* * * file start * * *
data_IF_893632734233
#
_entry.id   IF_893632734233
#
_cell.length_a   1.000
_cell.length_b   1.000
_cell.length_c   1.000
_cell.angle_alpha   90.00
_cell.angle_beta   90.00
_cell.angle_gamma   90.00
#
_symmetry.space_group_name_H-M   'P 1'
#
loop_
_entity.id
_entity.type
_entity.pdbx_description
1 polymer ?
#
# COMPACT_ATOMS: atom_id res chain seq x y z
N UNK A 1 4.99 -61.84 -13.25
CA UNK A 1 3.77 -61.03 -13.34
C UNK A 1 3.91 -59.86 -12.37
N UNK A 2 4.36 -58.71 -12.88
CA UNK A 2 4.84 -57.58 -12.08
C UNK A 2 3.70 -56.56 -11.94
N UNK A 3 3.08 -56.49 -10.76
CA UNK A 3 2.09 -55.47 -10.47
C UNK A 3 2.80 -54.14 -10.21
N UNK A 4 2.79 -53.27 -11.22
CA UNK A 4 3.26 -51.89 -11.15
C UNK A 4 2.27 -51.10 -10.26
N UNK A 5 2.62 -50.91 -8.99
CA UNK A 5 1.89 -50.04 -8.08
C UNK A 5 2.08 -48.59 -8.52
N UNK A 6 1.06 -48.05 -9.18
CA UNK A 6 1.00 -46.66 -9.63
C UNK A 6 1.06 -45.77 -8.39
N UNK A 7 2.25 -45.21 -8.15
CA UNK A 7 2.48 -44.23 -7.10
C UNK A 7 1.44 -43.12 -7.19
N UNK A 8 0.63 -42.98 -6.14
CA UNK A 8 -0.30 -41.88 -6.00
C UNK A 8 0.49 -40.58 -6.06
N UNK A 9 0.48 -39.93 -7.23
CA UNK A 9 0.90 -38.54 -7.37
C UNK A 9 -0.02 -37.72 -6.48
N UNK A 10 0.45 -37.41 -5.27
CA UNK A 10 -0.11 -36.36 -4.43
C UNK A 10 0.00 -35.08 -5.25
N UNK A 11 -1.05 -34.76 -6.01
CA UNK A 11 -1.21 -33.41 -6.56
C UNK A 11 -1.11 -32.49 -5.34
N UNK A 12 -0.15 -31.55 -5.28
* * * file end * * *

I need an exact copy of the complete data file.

data_IF_893632734233
#
_entry.id   IF_893632734233
#
_cell.length_a   1.000
_cell.length_b   1.000
_cell.length_c   1.000
_cell.angle_alpha   90.00
_cell.angle_beta   90.00
_cell.angle_gamma   90.00
#
_symmetry.space_group_name_H-M   'P 1'
#
loop_
_entity.id
_entity.type
_entity.pdbx_description
1 polymer ?
#
# COMPACT_ATOMS: atom_id res chain seq x y z
N UNK A 1 4.99 -61.84 -13.25
CA UNK A 1 3.77 -61.03 -13.34
C UNK A 1 3.91 -59.86 -12.37
N UNK A 2 4.36 -58.71 -12.88
CA UNK A 2 4.84 -57.58 -12.08
C UNK A 2 3.70 -56.56 -11.94
N UNK A 3 3.08 -56.49 -10.76
CA UNK A 3 2.09 -55.47 -10.47
C UNK A 3 2.80 -54.14 -10.21
N UNK A 4 2.79 -53.27 -11.22
CA UNK A 4 3.26 -51.89 -11.15
C UNK A 4 2.27 -51.10 -10.26
N UNK A 5 2.62 -50.91 -8.99
CA UNK A 5 1.89 -50.04 -8.08
C UNK A 5 2.08 -48.59 -8.52
N UNK A 6 1.06 -48.05 -9.18
CA UNK A 6 1.00 -46.66 -9.63
C UNK A 6 1.06 -45.77 -8.39
N UNK A 7 2.25 -45.21 -8.15
CA UNK A 7 2.48 -44.23 -7.10
C UNK A 7 1.44 -43.12 -7.19
N UNK A 8 0.63 -42.98 -6.14
CA UNK A 8 -0.30 -41.88 -6.00
C UNK A 8 0.49 -40.58 -6.06
N UNK A 9 0.48 -39.93 -7.23
CA UNK A 9 0.90 -38.54 -7.37
C UNK A 9 -0.02 -37.72 -6.48
N UNK A 10 0.45 -37.41 -5.27
CA UNK A 10 -0.11 -36.36 -4.43
C UNK A 10 0.00 -35.08 -5.25
N UNK A 11 -1.05 -34.76 -6.01
CA UNK A 11 -1.21 -33.41 -6.56
C UNK A 11 -1.11 -32.49 -5.34
N UNK A 12 -0.15 -31.55 -5.28